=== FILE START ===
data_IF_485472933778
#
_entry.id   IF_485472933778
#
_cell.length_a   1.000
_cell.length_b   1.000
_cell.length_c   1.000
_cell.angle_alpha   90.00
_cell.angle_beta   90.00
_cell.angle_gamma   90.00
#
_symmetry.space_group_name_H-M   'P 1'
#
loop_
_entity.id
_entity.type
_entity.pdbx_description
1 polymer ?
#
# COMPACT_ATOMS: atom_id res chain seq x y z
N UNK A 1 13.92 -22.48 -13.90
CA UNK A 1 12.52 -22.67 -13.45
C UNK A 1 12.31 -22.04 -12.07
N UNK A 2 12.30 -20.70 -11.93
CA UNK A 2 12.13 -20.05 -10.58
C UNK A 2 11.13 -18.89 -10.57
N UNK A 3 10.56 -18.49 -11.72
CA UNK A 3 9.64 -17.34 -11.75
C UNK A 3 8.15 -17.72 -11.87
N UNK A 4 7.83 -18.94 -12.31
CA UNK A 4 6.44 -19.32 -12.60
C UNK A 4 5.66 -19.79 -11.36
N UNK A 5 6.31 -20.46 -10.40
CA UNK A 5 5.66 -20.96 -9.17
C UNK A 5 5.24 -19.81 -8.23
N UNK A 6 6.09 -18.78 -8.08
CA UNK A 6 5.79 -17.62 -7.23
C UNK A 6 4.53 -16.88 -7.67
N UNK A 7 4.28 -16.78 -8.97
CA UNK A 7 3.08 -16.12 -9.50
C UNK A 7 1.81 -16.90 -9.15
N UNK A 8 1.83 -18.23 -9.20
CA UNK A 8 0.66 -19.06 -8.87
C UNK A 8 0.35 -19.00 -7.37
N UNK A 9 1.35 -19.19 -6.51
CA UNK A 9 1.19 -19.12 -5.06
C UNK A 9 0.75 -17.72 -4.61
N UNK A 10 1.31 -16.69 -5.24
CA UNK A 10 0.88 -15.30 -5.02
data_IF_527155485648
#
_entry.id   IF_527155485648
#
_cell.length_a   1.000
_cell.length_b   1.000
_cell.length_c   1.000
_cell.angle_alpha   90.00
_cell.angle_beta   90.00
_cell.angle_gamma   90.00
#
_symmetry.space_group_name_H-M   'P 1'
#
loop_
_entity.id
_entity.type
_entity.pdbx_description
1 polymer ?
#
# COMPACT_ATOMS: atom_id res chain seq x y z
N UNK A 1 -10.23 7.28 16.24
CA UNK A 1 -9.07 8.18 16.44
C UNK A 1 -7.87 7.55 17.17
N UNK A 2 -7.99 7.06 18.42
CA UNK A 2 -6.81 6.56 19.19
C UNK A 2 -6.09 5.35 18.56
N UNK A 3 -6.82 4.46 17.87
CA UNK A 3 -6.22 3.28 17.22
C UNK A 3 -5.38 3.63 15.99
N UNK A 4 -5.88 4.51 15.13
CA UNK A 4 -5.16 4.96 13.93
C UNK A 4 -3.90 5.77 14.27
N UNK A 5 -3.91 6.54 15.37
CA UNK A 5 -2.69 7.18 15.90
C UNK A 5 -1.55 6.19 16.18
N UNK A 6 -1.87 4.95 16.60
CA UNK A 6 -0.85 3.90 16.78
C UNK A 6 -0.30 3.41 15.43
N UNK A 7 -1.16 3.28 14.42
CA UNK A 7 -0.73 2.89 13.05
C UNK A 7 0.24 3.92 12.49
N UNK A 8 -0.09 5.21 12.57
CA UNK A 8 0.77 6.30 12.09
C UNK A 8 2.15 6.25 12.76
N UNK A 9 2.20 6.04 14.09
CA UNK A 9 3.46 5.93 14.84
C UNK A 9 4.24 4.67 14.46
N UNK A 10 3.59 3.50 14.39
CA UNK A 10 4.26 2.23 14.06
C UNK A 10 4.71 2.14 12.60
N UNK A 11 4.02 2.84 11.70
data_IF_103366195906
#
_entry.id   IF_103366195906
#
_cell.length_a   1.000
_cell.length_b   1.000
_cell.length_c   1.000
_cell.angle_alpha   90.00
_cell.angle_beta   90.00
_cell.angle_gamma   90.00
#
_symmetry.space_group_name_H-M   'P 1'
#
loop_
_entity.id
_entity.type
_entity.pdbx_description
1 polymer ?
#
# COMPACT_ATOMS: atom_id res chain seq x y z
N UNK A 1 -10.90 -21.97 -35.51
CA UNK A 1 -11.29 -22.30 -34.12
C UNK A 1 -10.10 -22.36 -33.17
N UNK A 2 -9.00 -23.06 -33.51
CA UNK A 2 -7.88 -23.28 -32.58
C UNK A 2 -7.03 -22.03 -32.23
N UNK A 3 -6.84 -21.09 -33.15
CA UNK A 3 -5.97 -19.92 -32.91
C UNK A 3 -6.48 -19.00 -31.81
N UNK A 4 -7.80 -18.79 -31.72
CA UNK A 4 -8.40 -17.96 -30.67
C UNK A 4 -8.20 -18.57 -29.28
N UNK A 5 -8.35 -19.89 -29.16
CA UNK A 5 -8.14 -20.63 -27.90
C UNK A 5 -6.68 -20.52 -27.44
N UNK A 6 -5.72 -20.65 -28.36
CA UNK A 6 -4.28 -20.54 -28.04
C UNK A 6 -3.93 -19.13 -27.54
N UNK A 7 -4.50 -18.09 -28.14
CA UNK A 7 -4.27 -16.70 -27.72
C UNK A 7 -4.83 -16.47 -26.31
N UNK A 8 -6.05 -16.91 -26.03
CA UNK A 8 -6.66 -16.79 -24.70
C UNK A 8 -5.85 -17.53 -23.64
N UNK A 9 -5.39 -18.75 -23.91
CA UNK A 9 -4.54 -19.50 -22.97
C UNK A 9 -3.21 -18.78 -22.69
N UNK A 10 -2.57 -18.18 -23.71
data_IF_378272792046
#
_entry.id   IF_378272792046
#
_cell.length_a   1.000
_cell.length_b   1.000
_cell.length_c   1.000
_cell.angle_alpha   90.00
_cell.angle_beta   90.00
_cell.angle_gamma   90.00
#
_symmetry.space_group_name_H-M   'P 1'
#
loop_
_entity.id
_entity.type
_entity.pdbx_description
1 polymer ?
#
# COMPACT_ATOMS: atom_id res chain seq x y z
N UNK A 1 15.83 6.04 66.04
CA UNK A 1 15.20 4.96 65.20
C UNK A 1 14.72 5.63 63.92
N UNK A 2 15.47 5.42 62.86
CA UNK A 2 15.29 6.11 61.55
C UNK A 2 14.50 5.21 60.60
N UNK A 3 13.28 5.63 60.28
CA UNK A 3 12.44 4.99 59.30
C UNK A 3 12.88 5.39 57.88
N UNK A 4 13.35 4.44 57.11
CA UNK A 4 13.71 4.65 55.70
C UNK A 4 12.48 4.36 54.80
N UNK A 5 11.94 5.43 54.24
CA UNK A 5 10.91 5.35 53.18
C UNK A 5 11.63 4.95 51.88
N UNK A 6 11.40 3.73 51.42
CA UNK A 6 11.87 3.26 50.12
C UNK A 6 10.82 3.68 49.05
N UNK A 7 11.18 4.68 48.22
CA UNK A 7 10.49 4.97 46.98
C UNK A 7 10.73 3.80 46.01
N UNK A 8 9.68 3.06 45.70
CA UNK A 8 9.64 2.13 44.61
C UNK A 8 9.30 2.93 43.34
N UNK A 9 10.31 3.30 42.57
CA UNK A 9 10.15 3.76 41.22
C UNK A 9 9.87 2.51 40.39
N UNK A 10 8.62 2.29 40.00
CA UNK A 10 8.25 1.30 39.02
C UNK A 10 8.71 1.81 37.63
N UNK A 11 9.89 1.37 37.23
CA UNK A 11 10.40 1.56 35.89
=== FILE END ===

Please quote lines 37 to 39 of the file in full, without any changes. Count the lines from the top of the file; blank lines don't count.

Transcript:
CA UNK A 6 5.79 -17.62 -7.23
C UNK A 6 4.53 -16.88 -7.67
N UNK A 7 4.28 -16.78 -8.97